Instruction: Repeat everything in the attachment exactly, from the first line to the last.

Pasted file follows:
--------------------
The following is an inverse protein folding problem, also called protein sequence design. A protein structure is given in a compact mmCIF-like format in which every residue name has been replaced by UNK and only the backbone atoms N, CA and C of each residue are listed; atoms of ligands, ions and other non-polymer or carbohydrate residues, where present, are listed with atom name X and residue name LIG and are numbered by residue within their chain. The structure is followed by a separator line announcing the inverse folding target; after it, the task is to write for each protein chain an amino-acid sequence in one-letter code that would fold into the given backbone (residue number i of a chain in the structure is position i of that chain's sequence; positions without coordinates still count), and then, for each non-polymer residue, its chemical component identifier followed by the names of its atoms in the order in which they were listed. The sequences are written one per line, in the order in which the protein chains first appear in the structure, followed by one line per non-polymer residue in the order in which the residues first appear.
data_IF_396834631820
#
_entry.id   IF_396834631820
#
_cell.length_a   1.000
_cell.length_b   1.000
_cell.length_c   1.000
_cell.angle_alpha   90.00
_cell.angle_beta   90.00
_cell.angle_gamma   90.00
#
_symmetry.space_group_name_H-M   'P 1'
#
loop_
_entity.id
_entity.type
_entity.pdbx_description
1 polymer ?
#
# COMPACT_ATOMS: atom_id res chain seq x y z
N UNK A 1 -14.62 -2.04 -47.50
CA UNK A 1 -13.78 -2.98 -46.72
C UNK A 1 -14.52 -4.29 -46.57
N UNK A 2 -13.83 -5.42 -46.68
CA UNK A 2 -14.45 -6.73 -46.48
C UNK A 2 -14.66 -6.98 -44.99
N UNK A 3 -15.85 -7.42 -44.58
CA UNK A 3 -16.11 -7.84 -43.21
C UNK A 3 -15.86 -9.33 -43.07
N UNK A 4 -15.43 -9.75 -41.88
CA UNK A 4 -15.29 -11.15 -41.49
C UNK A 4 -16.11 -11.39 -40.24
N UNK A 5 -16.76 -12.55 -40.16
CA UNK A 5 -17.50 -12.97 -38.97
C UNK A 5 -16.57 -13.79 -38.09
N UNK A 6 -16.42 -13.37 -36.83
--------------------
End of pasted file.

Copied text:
The following is an inverse protein folding problem, also called protein sequence design. A protein structure is given in a compact mmCIF-like format in which every residue name has been replaced by UNK and only the backbone atoms N, CA and C of each residue are listed; atoms of ligands, ions and other non-polymer or carbohydrate residues, where present, are listed with atom name X and residue name LIG and are numbered by residue within their chain. The structure is followed by a separator line announcing the inverse folding target; after it, the task is to write for each protein chain an amino-acid sequence in one-letter code that would fold into the given backbone (residue number i of a chain in the structure is position i of that chain's sequence; positions without coordinates still count), and then, for each non-polymer residue, its chemical component identifier followed by the names of its atoms in the order in which they were listed. The sequences are written one per line, in the order in which the protein chains first appear in the structure, followed by one line per non-polymer residue in the order in which the residues first appear.
data_IF_396834631820
#
_entry.id   IF_396834631820
#
_cell.length_a   1.000
_cell.length_b   1.000
_cell.length_c   1.000
_cell.angle_alpha   90.00
_cell.angle_beta   90.00
_cell.angle_gamma   90.00
#
_symmetry.space_group_name_H-M   'P 1'
#
loop_
_entity.id
_entity.type
_entity.pdbx_description
1 polymer ?
#
# COMPACT_ATOMS: atom_id res chain seq x y z
N UNK A 1 -14.62 -2.04 -47.50
CA UNK A 1 -13.78 -2.98 -46.72
C UNK A 1 -14.52 -4.29 -46.57
N UNK A 2 -13.83 -5.42 -46.68
CA UNK A 2 -14.45 -6.73 -46.48
C UNK A 2 -14.66 -6.98 -44.99
N UNK A 3 -15.85 -7.42 -44.58
CA UNK A 3 -16.11 -7.84 -43.21
C UNK A 3 -15.86 -9.33 -43.07
N UNK A 4 -15.43 -9.75 -41.88
CA UNK A 4 -15.29 -11.15 -41.49
C UNK A 4 -16.11 -11.39 -40.24
N UNK A 5 -16.76 -12.55 -40.16
CA UNK A 5 -17.50 -12.97 -38.97
C UNK A 5 -16.57 -13.79 -38.09
N UNK A 6 -16.42 -13.37 -36.83